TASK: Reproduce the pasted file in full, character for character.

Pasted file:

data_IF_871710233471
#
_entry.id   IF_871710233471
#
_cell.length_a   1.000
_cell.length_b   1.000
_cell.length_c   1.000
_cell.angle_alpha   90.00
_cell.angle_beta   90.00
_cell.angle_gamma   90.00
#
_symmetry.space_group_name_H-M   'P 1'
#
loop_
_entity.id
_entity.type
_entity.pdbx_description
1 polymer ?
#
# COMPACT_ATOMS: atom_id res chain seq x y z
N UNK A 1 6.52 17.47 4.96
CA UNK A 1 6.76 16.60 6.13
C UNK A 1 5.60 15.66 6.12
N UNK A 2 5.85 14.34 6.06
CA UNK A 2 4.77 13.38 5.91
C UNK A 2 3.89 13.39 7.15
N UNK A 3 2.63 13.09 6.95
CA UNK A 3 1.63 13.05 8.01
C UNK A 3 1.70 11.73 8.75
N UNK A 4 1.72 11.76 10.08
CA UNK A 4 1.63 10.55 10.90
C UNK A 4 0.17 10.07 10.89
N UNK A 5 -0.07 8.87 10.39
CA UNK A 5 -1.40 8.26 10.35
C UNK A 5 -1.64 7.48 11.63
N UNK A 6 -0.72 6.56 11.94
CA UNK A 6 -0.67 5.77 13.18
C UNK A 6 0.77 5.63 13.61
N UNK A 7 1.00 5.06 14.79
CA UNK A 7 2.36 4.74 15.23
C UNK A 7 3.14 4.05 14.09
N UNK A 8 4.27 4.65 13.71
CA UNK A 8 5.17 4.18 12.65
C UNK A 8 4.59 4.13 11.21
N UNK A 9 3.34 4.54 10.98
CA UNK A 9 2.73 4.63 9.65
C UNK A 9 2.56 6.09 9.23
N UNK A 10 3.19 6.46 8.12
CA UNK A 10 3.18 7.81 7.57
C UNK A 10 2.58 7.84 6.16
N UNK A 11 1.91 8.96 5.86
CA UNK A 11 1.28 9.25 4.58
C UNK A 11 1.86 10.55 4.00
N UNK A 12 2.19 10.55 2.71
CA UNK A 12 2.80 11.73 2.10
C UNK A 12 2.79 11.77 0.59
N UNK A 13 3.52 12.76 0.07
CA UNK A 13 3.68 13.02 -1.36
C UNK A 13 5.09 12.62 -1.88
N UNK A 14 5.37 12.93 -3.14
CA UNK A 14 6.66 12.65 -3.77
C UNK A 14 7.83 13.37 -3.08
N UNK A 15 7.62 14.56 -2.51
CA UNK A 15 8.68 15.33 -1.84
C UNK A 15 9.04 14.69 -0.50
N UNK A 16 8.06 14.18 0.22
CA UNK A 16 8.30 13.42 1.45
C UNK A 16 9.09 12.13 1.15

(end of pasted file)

data_IF_871710233471
#
_entry.id   IF_871710233471
#
_cell.length_a   1.000
_cell.length_b   1.000
_cell.length_c   1.000
_cell.angle_alpha   90.00
_cell.angle_beta   90.00
_cell.angle_gamma   90.00
#
_symmetry.space_group_name_H-M   'P 1'
#
loop_
_entity.id
_entity.type
_entity.pdbx_description
1 polymer ?
#
# COMPACT_ATOMS: atom_id res chain seq x y z
N UNK A 1 6.52 17.47 4.96
CA UNK A 1 6.76 16.60 6.13
C UNK A 1 5.60 15.66 6.12
N UNK A 2 5.85 14.34 6.06
CA UNK A 2 4.77 13.38 5.91
C UNK A 2 3.89 13.39 7.15
N UNK A 3 2.63 13.09 6.95
CA UNK A 3 1.63 13.05 8.01
C UNK A 3 1.70 11.73 8.75
N UNK A 4 1.72 11.76 10.08
CA UNK A 4 1.63 10.55 10.90
C UNK A 4 0.17 10.07 10.89
N UNK A 5 -0.07 8.87 10.39
CA UNK A 5 -1.40 8.26 10.35
C UNK A 5 -1.64 7.48 11.63
N UNK A 6 -0.72 6.56 11.94
CA UNK A 6 -0.67 5.77 13.18
C UNK A 6 0.77 5.63 13.61
N UNK A 7 1.00 5.06 14.79
CA UNK A 7 2.36 4.74 15.23
C UNK A 7 3.14 4.05 14.09
N UNK A 8 4.27 4.65 13.71
CA UNK A 8 5.17 4.18 12.65
C UNK A 8 4.59 4.13 11.21
N UNK A 9 3.34 4.54 10.98
CA UNK A 9 2.73 4.63 9.65
C UNK A 9 2.56 6.09 9.23
N UNK A 10 3.19 6.46 8.12
CA UNK A 10 3.18 7.81 7.57
C UNK A 10 2.58 7.84 6.16
N UNK A 11 1.91 8.96 5.86
CA UNK A 11 1.28 9.25 4.58
C UNK A 11 1.86 10.55 4.00
N UNK A 12 2.19 10.55 2.71
CA UNK A 12 2.80 11.73 2.10
C UNK A 12 2.79 11.77 0.59
N UNK A 13 3.52 12.76 0.07
CA UNK A 13 3.68 13.02 -1.36
C UNK A 13 5.09 12.62 -1.88
N UNK A 14 5.37 12.93 -3.14
CA UNK A 14 6.66 12.65 -3.77
C UNK A 14 7.83 13.37 -3.08
N UNK A 15 7.62 14.56 -2.51
CA UNK A 15 8.68 15.33 -1.84
C UNK A 15 9.04 14.69 -0.50
N UNK A 16 8.06 14.18 0.22
CA UNK A 16 8.30 13.42 1.45
C UNK A 16 9.09 12.13 1.15